Oscar set the glass down on the bar top and uncorked the bottle. Carefully, he filled Holliday's glass and then his own. He put down the bottle and raised the glass ceremoniously. "To what shall we toast?" Oscar asked.
Holliday lifted his glass and for the first time his face showed some animation: Faintly, and for only an instant, the right corner of his mouth twitched upward, behind the handlebar mustache. It could have been a smile; it could have been a nervous tic. Oscar believed it to be a smile—unlikely that Holliday possessed any nervous tics. To be burdened with such, one must first be burdened with nerves.
Holliday said softly, "To dying in bed."
Reflexively, Oscar began to say, "And to living in it, too." Immediately he decided against this. "To dying in bed," he repeated, and clinked his glass against Holliday's. The two men tossed back their whiskey.
Oscar had drunk bourbon before, although never with much pleasure; this particular brand was exceptionally repellent. It was harsh, oily, and probably toxic. What little actual taste it provided was doubtless a result of the membranes in his mouth dissolving. But he didn't flinch as the vile stuff seared its way down his throat. He smacked his lips appreciatively and announced, "Delightful."
"It's donkey piss," whispered Holliday.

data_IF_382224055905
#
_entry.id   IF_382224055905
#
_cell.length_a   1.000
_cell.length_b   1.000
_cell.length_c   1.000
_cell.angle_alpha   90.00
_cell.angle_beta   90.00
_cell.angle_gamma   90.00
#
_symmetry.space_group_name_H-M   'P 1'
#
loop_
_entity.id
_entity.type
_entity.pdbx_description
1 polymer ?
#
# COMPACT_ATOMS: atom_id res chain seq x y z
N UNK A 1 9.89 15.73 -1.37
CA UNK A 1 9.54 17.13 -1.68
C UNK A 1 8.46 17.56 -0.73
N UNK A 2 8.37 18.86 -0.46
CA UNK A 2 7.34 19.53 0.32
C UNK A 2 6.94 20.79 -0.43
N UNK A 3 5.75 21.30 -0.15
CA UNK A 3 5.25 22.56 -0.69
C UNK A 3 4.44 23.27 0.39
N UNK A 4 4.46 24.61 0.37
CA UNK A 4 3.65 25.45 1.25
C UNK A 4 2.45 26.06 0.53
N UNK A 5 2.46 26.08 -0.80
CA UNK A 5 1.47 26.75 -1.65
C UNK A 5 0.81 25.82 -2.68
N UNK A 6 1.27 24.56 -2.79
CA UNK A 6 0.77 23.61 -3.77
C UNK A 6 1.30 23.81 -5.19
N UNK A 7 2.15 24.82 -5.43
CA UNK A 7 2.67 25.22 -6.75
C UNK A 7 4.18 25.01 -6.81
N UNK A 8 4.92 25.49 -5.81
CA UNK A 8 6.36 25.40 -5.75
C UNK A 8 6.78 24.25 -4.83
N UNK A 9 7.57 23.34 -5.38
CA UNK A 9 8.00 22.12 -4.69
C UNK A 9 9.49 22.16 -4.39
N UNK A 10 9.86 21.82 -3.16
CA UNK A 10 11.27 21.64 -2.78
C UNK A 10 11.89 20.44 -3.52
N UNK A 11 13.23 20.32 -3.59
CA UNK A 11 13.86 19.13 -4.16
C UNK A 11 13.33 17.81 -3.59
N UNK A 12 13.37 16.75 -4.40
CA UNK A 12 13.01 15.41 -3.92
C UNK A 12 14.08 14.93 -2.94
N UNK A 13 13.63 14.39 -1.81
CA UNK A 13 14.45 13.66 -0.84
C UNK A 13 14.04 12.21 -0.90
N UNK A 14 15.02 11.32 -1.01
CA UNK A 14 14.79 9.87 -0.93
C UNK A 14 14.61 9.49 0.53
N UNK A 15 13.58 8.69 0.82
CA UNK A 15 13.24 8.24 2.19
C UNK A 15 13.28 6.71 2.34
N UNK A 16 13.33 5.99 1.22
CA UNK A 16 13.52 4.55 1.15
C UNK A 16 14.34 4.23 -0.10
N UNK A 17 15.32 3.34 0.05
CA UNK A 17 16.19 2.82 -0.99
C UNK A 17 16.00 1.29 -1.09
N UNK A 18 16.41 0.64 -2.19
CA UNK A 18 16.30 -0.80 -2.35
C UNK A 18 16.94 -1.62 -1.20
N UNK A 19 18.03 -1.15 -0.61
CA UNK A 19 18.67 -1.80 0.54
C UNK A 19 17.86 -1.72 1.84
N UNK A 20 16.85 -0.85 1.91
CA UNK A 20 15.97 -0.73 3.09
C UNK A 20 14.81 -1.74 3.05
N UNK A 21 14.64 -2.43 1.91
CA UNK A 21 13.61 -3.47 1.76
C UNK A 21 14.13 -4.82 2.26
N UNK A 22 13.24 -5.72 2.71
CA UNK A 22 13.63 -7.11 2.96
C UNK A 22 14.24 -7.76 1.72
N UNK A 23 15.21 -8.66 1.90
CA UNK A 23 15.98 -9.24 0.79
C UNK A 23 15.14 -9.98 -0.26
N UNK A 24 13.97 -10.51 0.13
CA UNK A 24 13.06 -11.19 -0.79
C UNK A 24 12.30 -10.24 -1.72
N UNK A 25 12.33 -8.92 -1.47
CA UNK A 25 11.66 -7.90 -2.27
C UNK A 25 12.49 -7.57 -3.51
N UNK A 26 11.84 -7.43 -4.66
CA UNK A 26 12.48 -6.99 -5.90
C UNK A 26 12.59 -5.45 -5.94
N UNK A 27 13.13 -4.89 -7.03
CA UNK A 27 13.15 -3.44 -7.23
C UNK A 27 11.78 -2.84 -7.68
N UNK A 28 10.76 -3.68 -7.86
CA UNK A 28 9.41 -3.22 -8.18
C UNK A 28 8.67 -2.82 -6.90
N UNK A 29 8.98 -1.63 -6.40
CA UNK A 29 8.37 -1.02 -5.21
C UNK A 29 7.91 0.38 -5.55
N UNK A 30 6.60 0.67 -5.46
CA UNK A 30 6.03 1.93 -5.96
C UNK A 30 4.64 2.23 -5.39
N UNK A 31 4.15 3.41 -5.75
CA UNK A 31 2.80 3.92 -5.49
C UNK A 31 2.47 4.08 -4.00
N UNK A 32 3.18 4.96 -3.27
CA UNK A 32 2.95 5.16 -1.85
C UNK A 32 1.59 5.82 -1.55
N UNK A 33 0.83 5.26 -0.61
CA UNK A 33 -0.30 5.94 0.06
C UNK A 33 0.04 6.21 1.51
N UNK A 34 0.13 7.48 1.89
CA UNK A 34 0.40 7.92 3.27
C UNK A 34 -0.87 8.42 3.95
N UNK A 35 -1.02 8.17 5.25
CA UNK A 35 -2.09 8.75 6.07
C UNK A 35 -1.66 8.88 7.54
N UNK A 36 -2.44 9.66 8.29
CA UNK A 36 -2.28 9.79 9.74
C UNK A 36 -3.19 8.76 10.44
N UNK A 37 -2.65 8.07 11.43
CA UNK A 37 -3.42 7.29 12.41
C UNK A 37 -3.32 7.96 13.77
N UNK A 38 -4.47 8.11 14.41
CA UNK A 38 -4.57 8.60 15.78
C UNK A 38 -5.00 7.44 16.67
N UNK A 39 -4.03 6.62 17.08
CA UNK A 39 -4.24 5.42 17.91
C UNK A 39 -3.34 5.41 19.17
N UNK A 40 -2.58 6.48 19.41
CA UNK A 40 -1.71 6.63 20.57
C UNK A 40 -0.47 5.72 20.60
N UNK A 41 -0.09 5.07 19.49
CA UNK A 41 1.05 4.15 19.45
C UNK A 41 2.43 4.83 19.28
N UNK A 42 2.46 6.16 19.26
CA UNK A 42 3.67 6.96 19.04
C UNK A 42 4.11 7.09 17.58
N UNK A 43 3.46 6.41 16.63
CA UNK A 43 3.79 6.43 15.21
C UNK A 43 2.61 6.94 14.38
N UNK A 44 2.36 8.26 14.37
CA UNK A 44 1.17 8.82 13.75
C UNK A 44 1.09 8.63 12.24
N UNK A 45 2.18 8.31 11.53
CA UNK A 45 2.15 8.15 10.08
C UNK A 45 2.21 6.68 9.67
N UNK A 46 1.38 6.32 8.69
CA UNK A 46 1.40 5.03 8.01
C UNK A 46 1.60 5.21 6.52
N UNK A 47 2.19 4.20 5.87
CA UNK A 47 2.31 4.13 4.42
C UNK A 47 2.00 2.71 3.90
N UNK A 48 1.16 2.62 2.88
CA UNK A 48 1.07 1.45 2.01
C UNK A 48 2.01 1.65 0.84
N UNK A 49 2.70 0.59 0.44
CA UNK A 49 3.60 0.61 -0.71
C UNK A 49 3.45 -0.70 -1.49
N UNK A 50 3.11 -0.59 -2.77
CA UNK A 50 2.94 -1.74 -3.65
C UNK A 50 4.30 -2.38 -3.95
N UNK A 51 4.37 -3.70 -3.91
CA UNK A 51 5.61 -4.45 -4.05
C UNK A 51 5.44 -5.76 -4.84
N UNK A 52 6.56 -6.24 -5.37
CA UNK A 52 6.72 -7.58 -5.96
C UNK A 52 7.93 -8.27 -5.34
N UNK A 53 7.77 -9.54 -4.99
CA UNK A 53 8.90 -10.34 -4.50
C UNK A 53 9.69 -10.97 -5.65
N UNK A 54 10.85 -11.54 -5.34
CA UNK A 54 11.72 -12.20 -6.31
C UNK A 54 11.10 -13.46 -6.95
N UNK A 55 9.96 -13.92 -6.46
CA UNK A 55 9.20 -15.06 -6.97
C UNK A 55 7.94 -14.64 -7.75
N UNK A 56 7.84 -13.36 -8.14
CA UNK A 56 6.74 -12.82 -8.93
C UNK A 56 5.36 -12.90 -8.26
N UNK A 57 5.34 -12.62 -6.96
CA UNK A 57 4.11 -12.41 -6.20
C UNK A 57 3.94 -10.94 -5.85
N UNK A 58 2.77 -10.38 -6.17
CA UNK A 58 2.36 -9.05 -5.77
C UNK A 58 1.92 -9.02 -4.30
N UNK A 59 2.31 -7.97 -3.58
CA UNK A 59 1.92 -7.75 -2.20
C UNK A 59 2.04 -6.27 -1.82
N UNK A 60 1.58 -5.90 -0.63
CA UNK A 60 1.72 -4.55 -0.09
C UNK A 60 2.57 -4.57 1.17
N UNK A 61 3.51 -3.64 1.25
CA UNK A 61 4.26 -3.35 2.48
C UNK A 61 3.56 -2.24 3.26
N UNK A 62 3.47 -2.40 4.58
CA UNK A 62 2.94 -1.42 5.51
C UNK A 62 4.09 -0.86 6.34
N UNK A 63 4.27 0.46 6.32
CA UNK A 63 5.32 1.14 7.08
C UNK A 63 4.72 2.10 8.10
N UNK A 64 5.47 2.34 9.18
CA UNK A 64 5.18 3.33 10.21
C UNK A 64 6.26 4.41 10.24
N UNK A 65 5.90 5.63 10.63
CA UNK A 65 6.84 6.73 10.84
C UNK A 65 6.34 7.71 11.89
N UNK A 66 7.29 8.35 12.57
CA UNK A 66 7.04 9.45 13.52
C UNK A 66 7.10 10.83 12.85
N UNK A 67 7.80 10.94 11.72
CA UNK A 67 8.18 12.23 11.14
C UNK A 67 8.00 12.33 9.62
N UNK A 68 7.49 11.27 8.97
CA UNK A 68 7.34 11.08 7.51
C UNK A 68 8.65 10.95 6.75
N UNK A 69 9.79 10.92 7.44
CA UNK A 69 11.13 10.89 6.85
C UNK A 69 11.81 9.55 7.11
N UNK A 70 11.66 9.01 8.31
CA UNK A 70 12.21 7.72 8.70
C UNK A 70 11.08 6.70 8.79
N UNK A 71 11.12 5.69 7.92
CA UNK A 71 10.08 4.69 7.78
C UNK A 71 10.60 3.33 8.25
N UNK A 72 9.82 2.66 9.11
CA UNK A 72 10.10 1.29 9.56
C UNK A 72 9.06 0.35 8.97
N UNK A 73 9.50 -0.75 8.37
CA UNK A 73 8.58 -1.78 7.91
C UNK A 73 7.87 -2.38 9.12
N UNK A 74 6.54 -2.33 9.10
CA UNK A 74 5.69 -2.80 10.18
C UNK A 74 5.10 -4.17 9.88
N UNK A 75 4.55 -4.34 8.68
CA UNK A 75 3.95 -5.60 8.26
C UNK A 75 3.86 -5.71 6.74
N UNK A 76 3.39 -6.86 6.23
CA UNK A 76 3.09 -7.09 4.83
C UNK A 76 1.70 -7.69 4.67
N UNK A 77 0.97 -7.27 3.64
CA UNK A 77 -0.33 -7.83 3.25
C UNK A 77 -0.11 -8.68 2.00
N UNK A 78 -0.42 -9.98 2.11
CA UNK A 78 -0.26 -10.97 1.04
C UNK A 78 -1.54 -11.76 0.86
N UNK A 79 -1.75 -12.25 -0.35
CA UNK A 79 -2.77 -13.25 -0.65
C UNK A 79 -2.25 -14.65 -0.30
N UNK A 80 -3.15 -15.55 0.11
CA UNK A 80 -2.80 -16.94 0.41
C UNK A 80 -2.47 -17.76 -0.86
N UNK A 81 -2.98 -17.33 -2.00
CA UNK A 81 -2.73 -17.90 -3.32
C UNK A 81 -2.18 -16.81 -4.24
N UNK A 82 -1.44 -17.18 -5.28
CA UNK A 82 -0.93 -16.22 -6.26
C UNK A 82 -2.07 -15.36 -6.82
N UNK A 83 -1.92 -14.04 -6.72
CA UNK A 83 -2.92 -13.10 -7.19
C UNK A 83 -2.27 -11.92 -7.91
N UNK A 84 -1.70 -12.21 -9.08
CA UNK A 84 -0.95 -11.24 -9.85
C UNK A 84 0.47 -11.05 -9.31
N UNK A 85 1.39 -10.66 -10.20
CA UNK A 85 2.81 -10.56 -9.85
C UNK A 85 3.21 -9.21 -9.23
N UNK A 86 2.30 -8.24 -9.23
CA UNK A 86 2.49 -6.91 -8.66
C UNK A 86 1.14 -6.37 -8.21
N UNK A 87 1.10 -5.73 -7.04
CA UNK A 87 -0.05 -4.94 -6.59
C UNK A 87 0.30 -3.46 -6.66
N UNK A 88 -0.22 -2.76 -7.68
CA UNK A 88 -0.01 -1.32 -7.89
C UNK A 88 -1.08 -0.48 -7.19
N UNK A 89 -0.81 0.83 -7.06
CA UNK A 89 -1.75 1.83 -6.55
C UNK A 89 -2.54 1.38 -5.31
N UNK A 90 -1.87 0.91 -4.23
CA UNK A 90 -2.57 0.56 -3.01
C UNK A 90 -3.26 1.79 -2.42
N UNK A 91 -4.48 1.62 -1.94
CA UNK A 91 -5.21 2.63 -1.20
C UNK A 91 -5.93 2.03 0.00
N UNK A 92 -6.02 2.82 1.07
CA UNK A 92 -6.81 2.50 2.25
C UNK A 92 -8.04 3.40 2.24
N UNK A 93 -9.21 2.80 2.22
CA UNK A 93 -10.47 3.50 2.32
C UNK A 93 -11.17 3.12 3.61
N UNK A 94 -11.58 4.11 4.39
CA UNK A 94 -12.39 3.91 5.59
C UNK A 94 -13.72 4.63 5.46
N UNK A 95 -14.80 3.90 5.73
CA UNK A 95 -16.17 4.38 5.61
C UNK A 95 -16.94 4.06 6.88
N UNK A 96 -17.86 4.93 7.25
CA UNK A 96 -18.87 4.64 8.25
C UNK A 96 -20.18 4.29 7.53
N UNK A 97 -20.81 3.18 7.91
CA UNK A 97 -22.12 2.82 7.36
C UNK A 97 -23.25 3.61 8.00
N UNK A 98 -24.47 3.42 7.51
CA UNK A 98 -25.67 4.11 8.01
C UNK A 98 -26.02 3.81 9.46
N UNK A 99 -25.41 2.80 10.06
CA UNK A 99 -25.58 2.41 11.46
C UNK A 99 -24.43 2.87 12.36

"Ah," said Oscar, caught once again off guard. "Yes. Donkey piss. But I like to think that there's room in this world even for donkey piss. I expect that donkeys like to think so, too."
Holliday's black empty eyes turned to him, moving swiftly, mechanically, as though set on gimbals, and they looked into Oscar's. For a split second Oscar thought that reality might splinter again; but then Holliday's mouth twitched in another quick ghost of a smile and he said, "You in town for long?"
Excerpted from Wilde West by Walter Satterthwait. Copyright © 1991 Walter Satterthwait. Excerpted by permission of MysteriousPress.com.
All rights reserved. No part of this excerpt may be reproduced or reprinted without permission in writing from the publisher.
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Most Helpful Customer Reviews
A hoot of a book, offering an alternative version of Oscar Wilde¿s travels in the United States. A very alternative version.